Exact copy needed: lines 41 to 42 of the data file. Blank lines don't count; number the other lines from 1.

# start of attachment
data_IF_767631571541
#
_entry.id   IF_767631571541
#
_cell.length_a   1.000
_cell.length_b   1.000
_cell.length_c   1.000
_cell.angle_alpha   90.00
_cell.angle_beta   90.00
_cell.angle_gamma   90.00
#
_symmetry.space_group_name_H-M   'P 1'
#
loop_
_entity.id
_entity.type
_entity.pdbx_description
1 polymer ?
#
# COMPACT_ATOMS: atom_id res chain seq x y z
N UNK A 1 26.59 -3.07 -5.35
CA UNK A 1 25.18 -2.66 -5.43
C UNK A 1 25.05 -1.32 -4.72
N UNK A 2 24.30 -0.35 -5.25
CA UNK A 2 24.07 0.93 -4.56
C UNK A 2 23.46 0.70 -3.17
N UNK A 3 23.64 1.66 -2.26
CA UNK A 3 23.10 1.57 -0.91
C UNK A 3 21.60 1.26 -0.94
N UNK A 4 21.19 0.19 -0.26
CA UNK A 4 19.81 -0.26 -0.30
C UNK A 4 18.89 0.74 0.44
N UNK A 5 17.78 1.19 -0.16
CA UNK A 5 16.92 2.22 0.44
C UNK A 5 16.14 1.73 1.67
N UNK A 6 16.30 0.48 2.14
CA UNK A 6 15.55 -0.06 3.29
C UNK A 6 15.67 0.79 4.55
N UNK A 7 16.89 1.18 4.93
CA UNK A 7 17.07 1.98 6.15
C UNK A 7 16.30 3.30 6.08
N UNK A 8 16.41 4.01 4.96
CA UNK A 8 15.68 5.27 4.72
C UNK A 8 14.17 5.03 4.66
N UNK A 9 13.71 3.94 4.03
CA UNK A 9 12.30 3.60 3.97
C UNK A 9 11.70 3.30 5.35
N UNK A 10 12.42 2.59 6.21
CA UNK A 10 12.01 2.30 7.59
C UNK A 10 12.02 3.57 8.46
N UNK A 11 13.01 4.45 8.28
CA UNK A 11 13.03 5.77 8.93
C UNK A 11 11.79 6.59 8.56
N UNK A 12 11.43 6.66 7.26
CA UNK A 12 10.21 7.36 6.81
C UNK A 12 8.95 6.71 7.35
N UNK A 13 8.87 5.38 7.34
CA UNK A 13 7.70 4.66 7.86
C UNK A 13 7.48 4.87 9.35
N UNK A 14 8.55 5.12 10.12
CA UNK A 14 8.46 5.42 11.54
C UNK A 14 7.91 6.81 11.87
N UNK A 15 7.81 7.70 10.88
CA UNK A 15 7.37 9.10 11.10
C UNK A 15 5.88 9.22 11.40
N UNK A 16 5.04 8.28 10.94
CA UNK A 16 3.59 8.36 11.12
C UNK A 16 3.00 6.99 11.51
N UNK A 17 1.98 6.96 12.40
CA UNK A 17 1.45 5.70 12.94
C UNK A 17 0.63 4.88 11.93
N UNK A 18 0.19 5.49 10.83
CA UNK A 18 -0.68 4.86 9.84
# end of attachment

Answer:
C UNK A 7 16.30 3.30 6.08
N UNK A 8 16.41 4.01 4.96